Published on Mar 25, 2014 by

Jeremy Resnick

A deed-in-lieu of foreclosure is when the borrower agrees to transfer the legal ownership rights to his/her property for the release of his/her monetary obligations by the lender.  In Ocala, the deed is considered a legal document that signifies ownership of the property.  By transferring the deed to the lender, a homeowner can avoid the foreclosure process.  Depending on the terms and conditions of agreement with the lender, a borrower can benefit from a deed-in-lieu of foreclosure by reducing or eliminating the balance on a mortgage so that it provides him with an opportunity to commence a new beginning. Negotiating the terms and conditions of the deed-in-lieu is certainly a daunting task and hence it is better to take the help of an Ocala deed in lieu of foreclosure attorney who is well versed and experienced in this field.


It should be noted that, rather than taking the matter to the court, if both parties act reasonably a deed-in-lieu can prove to be beneficial to both parties. Based on the terms of the agreement, a borrower will no longer be obligated under the terms of the note and mortgage, and the lender will assume ownership of the property. It should also be noted that the deed-in-lieu is a usually a better option than a foreclosure because the foreclosure process is lengthy and costly. On the contrary, if both parties agree to a deed-in-lieu these obstacles can be avoided.  Also, a foreclosure negatively affects the credit score of a person; however, a deed-in-lieu is a much better option which enables a person to get back on financial track quickly without the negative reporting of a foreclosure.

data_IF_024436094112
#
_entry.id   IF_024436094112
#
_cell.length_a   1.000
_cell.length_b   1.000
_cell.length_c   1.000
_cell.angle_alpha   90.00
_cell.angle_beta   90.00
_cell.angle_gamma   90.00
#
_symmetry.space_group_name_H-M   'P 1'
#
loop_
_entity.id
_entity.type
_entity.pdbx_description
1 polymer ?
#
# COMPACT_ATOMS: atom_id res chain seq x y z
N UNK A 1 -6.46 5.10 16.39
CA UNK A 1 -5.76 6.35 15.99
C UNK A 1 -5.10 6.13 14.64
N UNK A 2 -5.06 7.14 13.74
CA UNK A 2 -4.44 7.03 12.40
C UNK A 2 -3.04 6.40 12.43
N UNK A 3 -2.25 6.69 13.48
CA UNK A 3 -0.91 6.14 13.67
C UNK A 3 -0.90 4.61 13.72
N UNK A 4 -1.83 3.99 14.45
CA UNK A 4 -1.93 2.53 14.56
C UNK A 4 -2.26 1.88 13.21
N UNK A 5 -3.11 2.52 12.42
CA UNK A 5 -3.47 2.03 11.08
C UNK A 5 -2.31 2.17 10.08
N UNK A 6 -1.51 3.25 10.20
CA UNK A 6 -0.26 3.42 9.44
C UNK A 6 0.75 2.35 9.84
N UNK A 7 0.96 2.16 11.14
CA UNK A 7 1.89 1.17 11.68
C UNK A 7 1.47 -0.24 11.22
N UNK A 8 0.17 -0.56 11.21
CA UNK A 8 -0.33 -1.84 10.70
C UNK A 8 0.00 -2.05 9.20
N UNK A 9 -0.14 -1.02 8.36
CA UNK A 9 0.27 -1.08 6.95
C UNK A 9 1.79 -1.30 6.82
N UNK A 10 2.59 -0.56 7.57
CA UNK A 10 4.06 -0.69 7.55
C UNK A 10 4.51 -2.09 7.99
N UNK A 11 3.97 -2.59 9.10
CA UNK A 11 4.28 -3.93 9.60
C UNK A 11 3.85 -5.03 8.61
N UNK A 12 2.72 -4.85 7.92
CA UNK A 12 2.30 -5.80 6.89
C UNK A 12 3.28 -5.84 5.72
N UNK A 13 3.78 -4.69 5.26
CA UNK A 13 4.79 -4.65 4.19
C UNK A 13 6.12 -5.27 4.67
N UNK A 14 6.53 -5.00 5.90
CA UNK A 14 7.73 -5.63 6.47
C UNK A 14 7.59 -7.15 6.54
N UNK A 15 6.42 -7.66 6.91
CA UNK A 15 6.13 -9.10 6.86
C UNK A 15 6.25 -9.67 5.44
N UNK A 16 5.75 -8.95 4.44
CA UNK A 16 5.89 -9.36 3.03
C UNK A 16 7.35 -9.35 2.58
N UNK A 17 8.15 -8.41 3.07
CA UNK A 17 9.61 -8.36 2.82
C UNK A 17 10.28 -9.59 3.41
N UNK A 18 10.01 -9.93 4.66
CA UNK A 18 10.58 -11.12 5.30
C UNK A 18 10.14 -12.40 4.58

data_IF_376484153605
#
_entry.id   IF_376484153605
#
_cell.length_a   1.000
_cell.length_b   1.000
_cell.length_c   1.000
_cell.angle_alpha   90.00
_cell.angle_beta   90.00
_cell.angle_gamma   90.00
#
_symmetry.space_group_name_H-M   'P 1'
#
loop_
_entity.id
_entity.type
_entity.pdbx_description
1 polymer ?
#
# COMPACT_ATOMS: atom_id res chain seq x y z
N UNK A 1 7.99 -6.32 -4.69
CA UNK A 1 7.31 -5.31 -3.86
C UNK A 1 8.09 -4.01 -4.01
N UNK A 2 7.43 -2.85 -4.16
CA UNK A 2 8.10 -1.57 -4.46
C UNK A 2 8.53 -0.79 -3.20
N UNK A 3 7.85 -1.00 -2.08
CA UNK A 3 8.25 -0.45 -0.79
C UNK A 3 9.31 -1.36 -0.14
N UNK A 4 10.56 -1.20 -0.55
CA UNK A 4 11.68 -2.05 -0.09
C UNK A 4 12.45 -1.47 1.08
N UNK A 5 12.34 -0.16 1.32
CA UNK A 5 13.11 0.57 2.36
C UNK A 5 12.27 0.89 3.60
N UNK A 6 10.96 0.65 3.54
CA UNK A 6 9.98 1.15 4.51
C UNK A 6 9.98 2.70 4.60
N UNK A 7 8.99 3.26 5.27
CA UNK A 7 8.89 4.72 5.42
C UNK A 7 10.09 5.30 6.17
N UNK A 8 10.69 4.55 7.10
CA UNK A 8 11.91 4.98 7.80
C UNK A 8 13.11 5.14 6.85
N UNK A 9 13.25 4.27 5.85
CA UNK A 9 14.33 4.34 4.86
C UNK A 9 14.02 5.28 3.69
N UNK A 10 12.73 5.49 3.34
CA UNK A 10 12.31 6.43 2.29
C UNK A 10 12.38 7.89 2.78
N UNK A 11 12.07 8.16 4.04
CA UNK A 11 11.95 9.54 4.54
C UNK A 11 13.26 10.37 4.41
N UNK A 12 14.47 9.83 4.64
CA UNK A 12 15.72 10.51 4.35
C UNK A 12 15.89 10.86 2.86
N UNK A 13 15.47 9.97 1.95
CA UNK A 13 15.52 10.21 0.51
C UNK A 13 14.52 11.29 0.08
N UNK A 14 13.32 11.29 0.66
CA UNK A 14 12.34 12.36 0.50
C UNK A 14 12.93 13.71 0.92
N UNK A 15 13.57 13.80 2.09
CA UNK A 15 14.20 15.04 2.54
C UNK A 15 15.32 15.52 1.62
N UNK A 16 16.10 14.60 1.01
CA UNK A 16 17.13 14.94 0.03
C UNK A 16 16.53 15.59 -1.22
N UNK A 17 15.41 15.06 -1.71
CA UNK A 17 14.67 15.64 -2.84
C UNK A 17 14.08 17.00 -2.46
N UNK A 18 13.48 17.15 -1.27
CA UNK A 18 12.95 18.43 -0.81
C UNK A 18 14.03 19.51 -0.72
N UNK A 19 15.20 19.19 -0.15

A person who is more than one month behind on their mortgage payment can qualify for a deed-in-lieu of foreclosure. A lender will usually agree to a deed-in-lieu only if it believes the borrower will not be able to make payments because of a loss of job, disability, or unexpected bills. 


If you think a deed-in-lieu can help you then get in touch with an Ocala foreclosure defense attorney so that you better understand the entire process.


About The Author:

The Law Offices of Justin McMurray, P.A has the ability to effectively handle nearly every case. The Law Offices of Justin McMurray, P.A reviews your case and help you to decide whether this is the best option for you or not. The firm guides you throughout the process to ensure you get the most out of this opportunity to make a fresh start in life. 



 Published on Mar 18, 2014 by

Todd Krauss